|Left to right: Rob Fryatt (CEPA Director General) with bed bug speaker Ole Kilpinen from Denmark with Gunnar Akerblom (CEPA President). (Photo: Frances McKim)|
|Dr Stephen Doggett from Australia, Dr Changlu Wang of Rutgers University and Mathew Kaye of Brandenburg enjoy time-out cruising on the river Danube. (Photo: Frances McKim)|
Editor's note: Industry representatives from across Europe met at Europest 2010 held in Budapest, June 14-15. Frances McKim, editor of Pest magazine, reports.
BUDAPEST, Hungary - Europest was organized by the European Pest Management Industry Association (CEPA) and the Hungarian Pest Control Association (MaKOSZ). In addition to European delegates, the event was joined by speakers from as far away as Australia and the U.S. In total, there were more than 90 delegates from 19 different countries.
The subjects debated at Europest fell into two halves. The second day looked at technical issues facing the industry. Whereas on the initial opening day, industry-related activities took center stage, so it was totally appropriate that Gunnar Akerblom, president of CEPA, opened proceedings.
Having canvassed opinions of the current membership last summer, there was unanimous agreement on the achievements made in the last four years – notably agreement on future strategy, the endorsement of the Rome Protocol leading to the CEN European standards project, the inclusion of new members accompanied by the establishment of a firm financial base. These key objectives will continue into the future, along with targets to improve both internal and external communication, in addition to lobbying within the Brussels community. A note of caution was sounded by Mr Akerblom when he explained: “It’s good to have high ambitions. But expectations within CEPA do not, regrettably, always match the available financial resources.”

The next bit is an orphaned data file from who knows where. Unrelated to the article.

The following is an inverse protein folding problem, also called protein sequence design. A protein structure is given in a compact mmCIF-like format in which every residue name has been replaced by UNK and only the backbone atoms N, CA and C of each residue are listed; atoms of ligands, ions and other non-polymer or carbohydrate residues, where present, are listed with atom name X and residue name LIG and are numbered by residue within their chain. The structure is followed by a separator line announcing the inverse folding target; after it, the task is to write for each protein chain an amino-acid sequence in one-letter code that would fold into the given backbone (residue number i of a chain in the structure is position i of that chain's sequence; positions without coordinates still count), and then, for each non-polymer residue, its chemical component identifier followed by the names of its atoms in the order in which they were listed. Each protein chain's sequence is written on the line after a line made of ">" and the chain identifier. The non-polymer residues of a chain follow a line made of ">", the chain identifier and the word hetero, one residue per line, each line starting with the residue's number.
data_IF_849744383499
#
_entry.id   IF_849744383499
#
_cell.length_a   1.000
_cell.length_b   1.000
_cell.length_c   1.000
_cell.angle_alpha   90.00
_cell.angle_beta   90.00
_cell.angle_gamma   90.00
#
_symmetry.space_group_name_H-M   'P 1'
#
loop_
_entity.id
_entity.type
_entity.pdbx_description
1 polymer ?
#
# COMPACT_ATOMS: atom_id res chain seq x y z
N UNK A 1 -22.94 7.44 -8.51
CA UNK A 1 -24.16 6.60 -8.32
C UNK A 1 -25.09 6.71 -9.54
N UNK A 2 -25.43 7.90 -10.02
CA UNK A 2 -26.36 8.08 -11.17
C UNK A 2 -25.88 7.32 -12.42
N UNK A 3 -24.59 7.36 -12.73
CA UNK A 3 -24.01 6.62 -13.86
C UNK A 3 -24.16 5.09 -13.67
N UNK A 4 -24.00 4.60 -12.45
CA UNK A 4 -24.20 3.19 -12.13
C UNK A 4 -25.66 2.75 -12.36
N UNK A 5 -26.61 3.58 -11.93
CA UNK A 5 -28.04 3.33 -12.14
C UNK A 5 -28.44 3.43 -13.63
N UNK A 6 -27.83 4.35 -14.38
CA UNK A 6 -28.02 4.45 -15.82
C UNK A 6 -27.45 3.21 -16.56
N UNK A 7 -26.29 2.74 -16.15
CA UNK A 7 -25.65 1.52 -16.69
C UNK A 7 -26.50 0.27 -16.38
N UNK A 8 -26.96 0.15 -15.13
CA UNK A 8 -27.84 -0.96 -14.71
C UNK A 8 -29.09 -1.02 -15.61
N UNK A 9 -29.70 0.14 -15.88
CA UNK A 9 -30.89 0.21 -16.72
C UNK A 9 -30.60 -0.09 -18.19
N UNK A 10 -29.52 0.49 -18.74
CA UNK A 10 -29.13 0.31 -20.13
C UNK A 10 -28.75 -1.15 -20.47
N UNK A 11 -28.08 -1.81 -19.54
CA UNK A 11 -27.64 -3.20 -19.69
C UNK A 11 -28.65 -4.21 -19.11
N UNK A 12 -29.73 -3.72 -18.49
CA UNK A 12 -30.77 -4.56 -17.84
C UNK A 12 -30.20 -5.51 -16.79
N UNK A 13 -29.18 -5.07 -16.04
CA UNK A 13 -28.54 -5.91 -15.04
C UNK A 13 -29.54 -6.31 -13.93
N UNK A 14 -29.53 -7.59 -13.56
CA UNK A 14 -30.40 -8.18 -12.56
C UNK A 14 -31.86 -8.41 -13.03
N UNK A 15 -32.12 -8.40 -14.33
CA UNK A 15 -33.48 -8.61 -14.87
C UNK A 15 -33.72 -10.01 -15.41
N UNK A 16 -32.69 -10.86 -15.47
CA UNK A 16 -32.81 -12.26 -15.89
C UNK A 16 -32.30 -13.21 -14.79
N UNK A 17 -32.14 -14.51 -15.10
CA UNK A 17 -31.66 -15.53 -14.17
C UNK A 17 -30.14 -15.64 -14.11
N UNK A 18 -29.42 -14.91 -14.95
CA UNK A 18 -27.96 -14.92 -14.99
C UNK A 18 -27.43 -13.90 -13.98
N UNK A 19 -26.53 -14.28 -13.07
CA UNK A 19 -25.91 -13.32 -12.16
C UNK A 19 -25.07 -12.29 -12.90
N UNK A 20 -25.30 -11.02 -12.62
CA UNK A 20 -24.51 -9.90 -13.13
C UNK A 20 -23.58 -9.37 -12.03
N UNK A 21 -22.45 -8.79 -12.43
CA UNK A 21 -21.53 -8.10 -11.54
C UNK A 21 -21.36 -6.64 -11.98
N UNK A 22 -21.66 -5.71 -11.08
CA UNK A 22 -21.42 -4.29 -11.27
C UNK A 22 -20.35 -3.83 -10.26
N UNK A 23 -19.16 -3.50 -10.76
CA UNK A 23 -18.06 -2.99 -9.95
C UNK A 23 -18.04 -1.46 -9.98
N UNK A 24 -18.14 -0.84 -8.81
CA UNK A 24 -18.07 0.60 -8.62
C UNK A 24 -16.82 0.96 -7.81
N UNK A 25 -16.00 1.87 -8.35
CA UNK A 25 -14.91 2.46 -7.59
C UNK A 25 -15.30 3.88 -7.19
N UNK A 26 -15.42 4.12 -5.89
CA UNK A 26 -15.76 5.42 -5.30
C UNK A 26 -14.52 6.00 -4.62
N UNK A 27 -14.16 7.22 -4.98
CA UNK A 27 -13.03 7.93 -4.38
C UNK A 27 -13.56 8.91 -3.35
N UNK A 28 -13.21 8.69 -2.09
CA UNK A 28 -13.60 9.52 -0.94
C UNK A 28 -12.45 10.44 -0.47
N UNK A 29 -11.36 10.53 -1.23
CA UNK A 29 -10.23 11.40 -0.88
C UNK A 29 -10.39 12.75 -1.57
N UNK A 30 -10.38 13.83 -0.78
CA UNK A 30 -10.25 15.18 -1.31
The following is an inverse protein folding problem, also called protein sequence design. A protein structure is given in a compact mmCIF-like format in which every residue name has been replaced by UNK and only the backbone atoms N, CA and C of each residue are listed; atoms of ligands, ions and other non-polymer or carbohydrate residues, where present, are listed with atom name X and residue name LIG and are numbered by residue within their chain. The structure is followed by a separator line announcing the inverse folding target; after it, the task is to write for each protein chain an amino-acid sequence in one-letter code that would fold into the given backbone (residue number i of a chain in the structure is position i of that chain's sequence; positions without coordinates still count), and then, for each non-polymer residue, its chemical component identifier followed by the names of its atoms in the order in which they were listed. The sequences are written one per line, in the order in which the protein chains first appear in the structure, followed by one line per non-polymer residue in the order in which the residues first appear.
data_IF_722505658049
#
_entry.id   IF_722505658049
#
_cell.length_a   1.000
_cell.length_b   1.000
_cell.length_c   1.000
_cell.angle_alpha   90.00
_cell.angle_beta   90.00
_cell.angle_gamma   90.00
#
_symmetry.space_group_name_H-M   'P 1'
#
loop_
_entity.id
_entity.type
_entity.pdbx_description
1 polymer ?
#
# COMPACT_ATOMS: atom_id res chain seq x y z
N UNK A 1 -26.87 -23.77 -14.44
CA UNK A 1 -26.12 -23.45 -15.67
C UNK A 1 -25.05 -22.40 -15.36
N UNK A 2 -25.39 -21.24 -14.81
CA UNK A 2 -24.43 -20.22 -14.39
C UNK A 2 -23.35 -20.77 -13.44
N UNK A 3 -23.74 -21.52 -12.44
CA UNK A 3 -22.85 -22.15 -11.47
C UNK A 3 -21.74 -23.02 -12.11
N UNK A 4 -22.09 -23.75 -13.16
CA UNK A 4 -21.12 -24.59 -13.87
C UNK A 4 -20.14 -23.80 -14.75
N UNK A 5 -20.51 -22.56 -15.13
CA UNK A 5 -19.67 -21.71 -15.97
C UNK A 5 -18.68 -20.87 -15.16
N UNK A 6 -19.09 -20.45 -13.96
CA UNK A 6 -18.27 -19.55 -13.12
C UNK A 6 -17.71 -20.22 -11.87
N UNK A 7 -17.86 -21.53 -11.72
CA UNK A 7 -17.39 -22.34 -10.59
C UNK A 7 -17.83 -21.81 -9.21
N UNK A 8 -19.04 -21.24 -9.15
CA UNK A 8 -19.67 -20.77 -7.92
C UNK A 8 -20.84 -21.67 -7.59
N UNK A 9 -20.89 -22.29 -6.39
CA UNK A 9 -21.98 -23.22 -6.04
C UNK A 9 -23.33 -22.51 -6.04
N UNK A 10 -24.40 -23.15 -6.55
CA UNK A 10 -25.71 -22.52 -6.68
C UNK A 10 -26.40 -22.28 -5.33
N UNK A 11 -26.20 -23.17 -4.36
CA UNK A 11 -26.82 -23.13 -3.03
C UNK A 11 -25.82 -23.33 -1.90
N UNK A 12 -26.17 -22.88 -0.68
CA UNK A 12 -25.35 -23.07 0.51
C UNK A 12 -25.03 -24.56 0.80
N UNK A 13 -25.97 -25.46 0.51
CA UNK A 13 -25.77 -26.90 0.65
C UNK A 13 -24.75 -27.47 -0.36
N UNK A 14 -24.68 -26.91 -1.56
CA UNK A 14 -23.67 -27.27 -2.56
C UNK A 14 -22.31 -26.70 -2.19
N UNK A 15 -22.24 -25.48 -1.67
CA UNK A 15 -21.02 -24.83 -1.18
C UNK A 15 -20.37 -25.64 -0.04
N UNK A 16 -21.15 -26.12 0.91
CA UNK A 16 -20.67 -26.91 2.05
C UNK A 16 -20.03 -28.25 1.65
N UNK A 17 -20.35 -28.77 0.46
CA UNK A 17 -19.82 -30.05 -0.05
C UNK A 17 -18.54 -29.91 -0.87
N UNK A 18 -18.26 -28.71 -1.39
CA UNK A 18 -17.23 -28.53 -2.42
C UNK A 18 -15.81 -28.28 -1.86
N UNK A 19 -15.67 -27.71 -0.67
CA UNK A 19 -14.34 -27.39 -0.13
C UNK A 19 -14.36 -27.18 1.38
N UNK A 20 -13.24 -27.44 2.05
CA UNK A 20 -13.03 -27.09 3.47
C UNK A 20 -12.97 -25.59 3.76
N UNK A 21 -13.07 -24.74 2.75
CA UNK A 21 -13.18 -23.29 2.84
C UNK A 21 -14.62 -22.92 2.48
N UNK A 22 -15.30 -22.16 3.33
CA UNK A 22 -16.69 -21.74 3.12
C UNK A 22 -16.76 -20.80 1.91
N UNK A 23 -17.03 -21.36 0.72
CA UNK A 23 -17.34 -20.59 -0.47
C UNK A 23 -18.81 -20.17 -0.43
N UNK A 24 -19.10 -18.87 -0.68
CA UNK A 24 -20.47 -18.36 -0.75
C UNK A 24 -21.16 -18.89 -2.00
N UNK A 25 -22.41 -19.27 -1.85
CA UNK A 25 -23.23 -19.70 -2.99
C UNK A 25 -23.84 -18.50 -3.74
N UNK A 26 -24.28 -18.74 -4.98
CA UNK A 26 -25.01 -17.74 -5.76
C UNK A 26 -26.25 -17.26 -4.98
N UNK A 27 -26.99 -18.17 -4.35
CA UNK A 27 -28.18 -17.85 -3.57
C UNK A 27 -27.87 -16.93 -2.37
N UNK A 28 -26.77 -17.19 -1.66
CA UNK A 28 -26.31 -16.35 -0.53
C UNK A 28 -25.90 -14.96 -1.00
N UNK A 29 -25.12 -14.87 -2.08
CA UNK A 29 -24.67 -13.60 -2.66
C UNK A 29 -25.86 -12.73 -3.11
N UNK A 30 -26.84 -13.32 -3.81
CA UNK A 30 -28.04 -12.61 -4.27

Establishment of a European standard
One key objective for CEPA remains the establishment of a common standard for pest management service throughout Europe. Initiated with the acceptance of the Rome Protocol in 2008, CEPA is now working with the European Committee for Standardization (CEN) to produce a European standard which will specify the requirements, recommendations and basic competences to reach a professional operation level of the services provided by pest management services companies, to meet the needs of private companies, public authorities and consumers. A bold move, but one which may well prove invaluable once the requirements of the forthcoming Sustainable Use Directive come into play.
Emerging pest problems
On the second day the spotlight was turned on two pests of ever-increasing significance for CEPA members – bedbugs and mosquitoes. The rise of bedbugs as a major pest of urban significance not only around Europe, but also worldwide, is now well recognized. Ole Kilpinen from the Danish Pest Infestation Laboratory, University of Aarhus stressed the importance of monitoring the magnitude of the problem, especially as control methods evolve. “Our knowledge of bedbug biology is increasing rapidly, but there still remain many unanswered questions,” explained Mr Kilpinen. “The more we learn about this pest, the greater our chances of controlling it.” He concluded by calling for coordinated EU research funding.
Moving away from Europe, Dr Changlu Wang of Rutgers University provided an American perspective. Just as in Europe, bedbugs pose an equal threat. He highlighted the public’s reaction to infestation – ranging from at one end people who throw away expensive furniture and then pay anything up to $1,000 to eliminate bedbugs. To the other end of the scale, with people living in multi-unit dwellings who either fail to report infestations for fear of eviction, or who are worried about the high cost of control.
Based in the Department of Medical Entomology at Westmead Hospital in Australia, Dr Stephen Doggett made an impassioned plea for improved communication and cooperation – not just within the industry but also on a wider scale encompassing regulatory authorities, the hospitality industry, public housing associations – the list goes on.
Similarly to bedbugs, mosquitoes are an increasing problem around Europe due largely to the effects of climate change. Increased rainfall and temperature levels have led to new and rapidly growing outbreaks of this vector-carrying pest.